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Pro-Israel and Jewish students on this campus are staring down the barrel of antisemitism — quite literally.
The Harvard Palestine Solidarity Committee has invited a speaker into our community who once tweeted “God rid us of the Zionists,” a statement that we find obviously incendiary as proud Zionists on this campus.
Palestinian writer and poet Mohammed El-Kurd is slated to speak at an event this Monday, titled “Confronting State Violence: Divestment & Youth Activism,” which is being co-sponsored by the Harvard Law School Middle Eastern Law Students Association, Harvard Prison Divestment Campaign, and Harvard Kennedy School’s Palestine Caucus, and will focus on the movement to boycott and divest from Israel.
Digging through El-Kurd’s work surfaces numerous instances of language we were taught in our Jewish day schools was antisemitic. Consider his poetry collection “Rifqa,” in which El-Kurd seems to reference the Israeli state, writing that “they harvest organs of the martyred, feed their warriors our own.” These lines evoke an antisemitic playbook dating back to the Middle Ages, in which Jews are accused of murdering Christian children and baking their Passover matzah with the children’s blood.
El-Kurd has also tweeted, seemingly in reference to Israeli security forces, that he “hate[s] these pigs” and “hope[s] every one of them dies in the most torturous & slow ways. I hope that they see their mothers suffering (not that these conscienceless pigs would care).” He also equates the Israeli government’s practices with those of the Nazis in the Holocaust, a baseless comparison that the U.S. State Department explicitly deems antisemitic.
At times, El-Kurd has seemed to condone violence against the Jewish state outright. He praised the “martyrs” of the Second Intifada, an uprising that resulted in the deaths of hundreds of innocent civilians, both Palestinian and Israeli. He has excused the actions of Hamas, which include launching rockets at innocent people in populated areas, while claiming that Israel has no right to defend itself against the terrorists whose actions he dismisses.
One of us was present in Jerusalem in May 2021, when Hamas fired rockets at Israel’s capital, and had to seek cover in a bomb shelter with his elderly relatives for several minutes until the attack was over. Given that harrowing experience, we cannot help but find El-Kurd’s tweets callous at best.
If this does not qualify as hateful, then what does?
As Zionists, whose connection to the land of Israel plays an integral role in our Jewish identity, who proudly sing “Next year in Jerusalem” every year at our Passover Seder, who view the Jewish return to Israel as the realization of the dreams of generations of our forebears, we are pained to see a speaker come to our campus who seems to support violence in opposition to a core part of our identity.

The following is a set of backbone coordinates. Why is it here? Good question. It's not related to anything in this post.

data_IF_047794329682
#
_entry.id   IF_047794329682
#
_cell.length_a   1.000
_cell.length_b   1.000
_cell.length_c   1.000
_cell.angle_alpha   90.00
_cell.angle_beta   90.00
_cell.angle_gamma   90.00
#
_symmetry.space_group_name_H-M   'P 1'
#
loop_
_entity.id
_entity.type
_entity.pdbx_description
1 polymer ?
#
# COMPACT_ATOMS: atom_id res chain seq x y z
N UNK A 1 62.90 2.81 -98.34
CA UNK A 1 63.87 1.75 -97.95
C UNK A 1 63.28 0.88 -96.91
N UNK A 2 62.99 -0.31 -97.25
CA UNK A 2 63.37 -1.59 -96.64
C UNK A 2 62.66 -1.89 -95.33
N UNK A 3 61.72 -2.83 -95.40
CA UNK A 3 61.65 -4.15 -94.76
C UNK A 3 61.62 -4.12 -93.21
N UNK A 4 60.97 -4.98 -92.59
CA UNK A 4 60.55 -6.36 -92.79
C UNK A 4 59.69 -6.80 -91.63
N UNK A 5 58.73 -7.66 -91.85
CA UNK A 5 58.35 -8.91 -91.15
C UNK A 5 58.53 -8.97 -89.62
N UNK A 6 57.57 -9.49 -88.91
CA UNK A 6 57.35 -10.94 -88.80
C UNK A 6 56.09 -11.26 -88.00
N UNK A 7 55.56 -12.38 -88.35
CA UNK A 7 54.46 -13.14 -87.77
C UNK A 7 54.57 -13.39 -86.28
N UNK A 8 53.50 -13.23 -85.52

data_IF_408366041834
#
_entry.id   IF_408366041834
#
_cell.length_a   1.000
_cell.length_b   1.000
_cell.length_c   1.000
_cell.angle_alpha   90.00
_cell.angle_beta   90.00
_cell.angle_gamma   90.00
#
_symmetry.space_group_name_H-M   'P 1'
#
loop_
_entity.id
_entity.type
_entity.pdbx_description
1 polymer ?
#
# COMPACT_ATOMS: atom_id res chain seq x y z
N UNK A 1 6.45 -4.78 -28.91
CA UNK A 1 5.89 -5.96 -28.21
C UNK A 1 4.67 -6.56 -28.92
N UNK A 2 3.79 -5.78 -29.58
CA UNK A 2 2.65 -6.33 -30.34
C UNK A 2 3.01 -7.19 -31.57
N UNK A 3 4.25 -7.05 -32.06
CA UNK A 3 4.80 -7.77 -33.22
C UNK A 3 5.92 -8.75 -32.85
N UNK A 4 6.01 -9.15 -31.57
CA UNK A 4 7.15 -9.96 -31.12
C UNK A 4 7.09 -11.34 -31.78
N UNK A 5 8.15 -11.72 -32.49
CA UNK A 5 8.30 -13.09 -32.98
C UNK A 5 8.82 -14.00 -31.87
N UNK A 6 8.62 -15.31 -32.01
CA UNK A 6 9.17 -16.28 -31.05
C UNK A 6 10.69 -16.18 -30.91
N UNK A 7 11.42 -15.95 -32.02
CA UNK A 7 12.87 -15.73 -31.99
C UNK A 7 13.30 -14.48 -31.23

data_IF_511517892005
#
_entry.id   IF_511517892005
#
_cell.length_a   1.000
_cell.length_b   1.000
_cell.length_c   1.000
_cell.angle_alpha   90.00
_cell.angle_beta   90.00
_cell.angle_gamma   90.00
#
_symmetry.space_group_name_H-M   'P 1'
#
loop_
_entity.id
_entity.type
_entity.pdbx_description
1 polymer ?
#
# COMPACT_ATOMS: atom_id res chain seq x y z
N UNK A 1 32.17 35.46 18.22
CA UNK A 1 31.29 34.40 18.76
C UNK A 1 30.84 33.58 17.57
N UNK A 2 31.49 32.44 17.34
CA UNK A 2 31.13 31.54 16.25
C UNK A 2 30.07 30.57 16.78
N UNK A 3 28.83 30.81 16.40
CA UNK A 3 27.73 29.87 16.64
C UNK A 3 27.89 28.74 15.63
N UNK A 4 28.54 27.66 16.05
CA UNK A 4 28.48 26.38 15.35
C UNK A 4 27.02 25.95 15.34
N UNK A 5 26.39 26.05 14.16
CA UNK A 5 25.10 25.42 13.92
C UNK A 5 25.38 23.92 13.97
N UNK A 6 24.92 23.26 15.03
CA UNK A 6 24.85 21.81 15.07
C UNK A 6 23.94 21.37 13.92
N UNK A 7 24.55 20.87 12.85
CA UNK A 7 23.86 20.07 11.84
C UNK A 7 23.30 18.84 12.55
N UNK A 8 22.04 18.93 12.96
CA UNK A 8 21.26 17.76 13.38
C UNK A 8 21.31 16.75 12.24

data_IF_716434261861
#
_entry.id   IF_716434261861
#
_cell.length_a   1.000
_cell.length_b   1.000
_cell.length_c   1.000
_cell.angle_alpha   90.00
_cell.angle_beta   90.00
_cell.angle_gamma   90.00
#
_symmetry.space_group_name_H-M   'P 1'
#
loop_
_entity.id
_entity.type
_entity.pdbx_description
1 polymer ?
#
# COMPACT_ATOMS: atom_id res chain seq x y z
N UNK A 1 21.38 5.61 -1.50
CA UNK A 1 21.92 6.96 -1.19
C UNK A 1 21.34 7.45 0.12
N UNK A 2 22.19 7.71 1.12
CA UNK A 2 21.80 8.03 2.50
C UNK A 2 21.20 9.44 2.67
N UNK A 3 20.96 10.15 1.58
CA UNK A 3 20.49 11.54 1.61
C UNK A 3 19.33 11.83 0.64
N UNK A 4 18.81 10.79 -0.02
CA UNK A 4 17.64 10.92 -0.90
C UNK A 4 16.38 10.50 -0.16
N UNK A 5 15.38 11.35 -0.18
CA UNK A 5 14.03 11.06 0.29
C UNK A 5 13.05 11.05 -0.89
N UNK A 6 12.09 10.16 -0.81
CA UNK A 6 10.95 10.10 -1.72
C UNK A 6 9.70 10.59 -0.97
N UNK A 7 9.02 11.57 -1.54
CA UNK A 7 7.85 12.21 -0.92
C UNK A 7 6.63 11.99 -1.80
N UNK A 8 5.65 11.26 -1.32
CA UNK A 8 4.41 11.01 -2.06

Harvard already has an antisemitism problem. Just this past year, many Jews were horrified to hear allegations by Government Professor Eric M. Nelson ’99 that a swastika symbol had been found in Currier House. They were disgusted to see imagery reminiscent of the Holocaust painted on a bizarre display in Harvard Yard that seemed to tacitly equate Zionism with Nazism. They were disturbed when this very newspaper’s Editorial Board endorsed the Boycott, Divest, and Sanction Israel movement, a cause that many American Jews consider to be either mostly antisemitic or to have some antisemitic supporters. And they were scared when they discovered an online interactive map that documented the locations of dozens of Boston Jewish organizations in what feels like an apparent “how-to” guide for the hate-crime-curious.
Now, hosting a speaker on this campus who seemingly flirts with antisemitism — especially one who has appeared to endorse the use of violence in some cases — makes Jewish students feel even less safe.
We know what happens when we allow public, antisemitic calls for violence. For one of us, it resulted in his family being murdered in the Holocaust. For the other, it led a gunman to commit a shooting in his majority-Jewish hometown, forcing him to pull his elderly grandparents away from the roar of bullets he was sure were coming their way. We Jews, personal victims of antisemitic attacks, can’t help but wonder: Why would a campus event be any different?
By inviting El-Kurd, the PSC has demonstrated what appears to be a disturbing degree of carelessness and flippancy about antisemitism. We believe they should invite speakers whose views are constructive and lead to dialogue, not those who lead to Jewish students feeling unsafe. When an individual engages in hateful and incendiary behavior, we all have the obligation to speak out, or, at the very least, not invite them into our community.
Harvard must send a strong message to its students by condemning El-Kurd ahead of his speech. They must also carefully review whether the PSC violated any student organization guidelines by providing a platform for El-Kurd to promote his views, which we find abhorrent. To our peers, we ask that you not attend an event featuring a speaker whose language has displayed antisemitic undertones and seemingly exhibited comfort with violence.
We are dismayed to see our peers bring El-Kurd to speak to our campus. We find their willingness to invite such a noxious figure into our midst appalling. Thou shalt not stand idly by.
Jacob M. Miller ’25, a Crimson Editorial editor, lives in Lowell House. Alexander L. S. Bernat ’25 lives in Lowell House.
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